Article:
Protect tree bark:
A tree’s bark is like a living armor that protects the tree. Damaging the armor makes it easy for fungal or bacterial infections to take hold and harm the tree by rotting from the inside. Sources of damage to bark include:
• Rotary spray heads.
Sprinkler heads that hit the tree’s trunk in the same place, especially at close range, may injure the bark. Redirect the spray arc of the spray head so that it doesn’t force a stream of water directly onto the trunk.
• Rubbing branches.
Branches that are entwined and rubbing against one another will cause a wound to the bark. See tip below on pruning out branches correctly.
• Lawn equipment. Has your tree been hit by the weed whacker? Steer the mower and all lawn equipment away from the trunks of trees.Vehicles. Trees near driveways and roads can sometimes suffer hits from tall delivery trucks or other vehicles. You can have lower limbs removed from trees in these areas to prevent breakage from vehicles, and use small reflectors from the hardware store to make tree trunks visible at night.
Mature trees that are well-established will likely thrive in existing soil and moisture conditions. However, an extended drought can still kill them, depending on the species, soil conditions and local climate. This is why it’s important to ensure the overall health of your trees so that they’ll be more resilient when a stressful drought sets in. Your trees need no extra watering in the dormant winter season unless they’ve been recently planted. It’s in the heat of summer or during drought conditions that a tree needs to be irrigated. Infrequent, deep watering is the preferred schedule for trees. You want to give them a good soak occasionally, instead of a frequent misting. I recommend this with the caveat that droughts are when we should be conserving potable water instead of using a precious resource to keep our landscape lush. Maintain the health of your tree with healthy soil to give it the best chance of surviving a drought.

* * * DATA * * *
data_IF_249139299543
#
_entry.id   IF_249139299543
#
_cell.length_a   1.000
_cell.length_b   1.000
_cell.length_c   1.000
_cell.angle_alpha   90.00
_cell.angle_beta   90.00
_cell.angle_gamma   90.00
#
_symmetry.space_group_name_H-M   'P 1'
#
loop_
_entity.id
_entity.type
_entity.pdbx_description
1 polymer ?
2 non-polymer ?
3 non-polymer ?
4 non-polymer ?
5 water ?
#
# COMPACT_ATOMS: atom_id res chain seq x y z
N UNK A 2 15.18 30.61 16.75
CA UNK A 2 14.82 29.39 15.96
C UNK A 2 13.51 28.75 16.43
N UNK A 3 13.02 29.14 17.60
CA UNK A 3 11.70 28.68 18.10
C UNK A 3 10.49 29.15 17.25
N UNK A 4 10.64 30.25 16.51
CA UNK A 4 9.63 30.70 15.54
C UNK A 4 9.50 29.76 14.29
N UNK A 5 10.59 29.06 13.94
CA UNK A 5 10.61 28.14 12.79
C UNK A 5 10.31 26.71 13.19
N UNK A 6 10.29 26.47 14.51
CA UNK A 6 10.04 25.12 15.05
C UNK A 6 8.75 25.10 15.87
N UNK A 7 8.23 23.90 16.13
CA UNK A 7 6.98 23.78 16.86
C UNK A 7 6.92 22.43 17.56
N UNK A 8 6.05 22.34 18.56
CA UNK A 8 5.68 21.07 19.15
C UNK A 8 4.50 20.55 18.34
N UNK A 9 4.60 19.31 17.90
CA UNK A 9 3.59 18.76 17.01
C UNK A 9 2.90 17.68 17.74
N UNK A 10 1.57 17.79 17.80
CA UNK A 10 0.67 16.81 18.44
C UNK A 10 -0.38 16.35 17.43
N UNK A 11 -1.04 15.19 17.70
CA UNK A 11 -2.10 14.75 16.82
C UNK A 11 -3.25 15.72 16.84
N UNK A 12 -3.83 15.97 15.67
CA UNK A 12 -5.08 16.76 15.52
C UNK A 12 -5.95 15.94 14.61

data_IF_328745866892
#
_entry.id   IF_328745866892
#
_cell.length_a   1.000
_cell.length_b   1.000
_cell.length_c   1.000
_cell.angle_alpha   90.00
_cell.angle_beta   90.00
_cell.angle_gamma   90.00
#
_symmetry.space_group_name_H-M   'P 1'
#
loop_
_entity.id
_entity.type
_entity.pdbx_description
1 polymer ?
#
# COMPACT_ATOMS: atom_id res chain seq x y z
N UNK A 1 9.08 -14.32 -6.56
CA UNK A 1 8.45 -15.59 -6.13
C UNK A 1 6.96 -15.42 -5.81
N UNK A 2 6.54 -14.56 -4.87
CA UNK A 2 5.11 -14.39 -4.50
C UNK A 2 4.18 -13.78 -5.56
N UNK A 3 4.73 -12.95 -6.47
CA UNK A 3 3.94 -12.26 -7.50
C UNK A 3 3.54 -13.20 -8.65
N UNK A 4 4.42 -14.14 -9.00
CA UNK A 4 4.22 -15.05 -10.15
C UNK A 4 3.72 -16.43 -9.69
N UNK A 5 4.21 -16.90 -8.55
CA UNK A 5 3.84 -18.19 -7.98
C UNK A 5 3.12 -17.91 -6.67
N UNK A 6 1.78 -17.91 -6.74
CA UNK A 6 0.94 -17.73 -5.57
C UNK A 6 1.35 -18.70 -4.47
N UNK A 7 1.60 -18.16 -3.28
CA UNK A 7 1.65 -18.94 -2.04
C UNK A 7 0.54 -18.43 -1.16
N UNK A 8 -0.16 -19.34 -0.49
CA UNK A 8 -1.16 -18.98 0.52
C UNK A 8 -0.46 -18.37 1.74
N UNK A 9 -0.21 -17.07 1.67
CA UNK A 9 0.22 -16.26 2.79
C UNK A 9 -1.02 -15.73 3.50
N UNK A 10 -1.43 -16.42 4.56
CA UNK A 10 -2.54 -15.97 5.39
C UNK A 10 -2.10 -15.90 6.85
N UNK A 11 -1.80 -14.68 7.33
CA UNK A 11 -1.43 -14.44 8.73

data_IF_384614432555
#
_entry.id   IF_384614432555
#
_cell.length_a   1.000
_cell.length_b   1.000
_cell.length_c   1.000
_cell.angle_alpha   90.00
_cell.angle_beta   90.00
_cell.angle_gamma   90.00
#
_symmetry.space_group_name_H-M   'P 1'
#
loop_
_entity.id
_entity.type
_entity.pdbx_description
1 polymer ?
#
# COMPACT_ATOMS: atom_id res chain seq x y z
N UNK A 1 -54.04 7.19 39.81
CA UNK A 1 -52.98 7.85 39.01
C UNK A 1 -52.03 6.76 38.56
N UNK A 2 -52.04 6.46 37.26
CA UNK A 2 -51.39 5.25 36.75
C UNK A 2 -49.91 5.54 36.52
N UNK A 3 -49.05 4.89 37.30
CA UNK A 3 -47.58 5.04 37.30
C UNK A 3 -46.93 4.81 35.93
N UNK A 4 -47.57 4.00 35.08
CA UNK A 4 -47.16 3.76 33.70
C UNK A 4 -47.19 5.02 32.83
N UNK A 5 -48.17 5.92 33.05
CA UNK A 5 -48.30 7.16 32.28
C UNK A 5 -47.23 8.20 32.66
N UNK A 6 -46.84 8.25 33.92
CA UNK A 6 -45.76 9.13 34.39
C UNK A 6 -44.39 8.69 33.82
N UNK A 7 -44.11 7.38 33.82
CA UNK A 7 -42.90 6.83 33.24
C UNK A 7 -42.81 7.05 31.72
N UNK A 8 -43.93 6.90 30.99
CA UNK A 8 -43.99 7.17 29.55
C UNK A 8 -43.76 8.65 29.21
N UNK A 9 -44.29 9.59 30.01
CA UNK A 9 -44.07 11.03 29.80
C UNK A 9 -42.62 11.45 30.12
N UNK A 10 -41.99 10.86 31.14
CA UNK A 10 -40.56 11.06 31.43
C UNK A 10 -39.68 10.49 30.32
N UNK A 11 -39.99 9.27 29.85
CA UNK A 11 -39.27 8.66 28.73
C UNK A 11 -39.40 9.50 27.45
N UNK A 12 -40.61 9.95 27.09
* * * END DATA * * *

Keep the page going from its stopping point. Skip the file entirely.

The dormant winter season is a great time to prune trees before they push out any new growth in the spring. Look at the overall structure of your tree and select which branches need to be removed. For people with black thumbs or who are new to pruning, it’s a good idea to hire a professional who can teach you the proper techniques or can simply do the pruning for you. Here are the basic guidelines: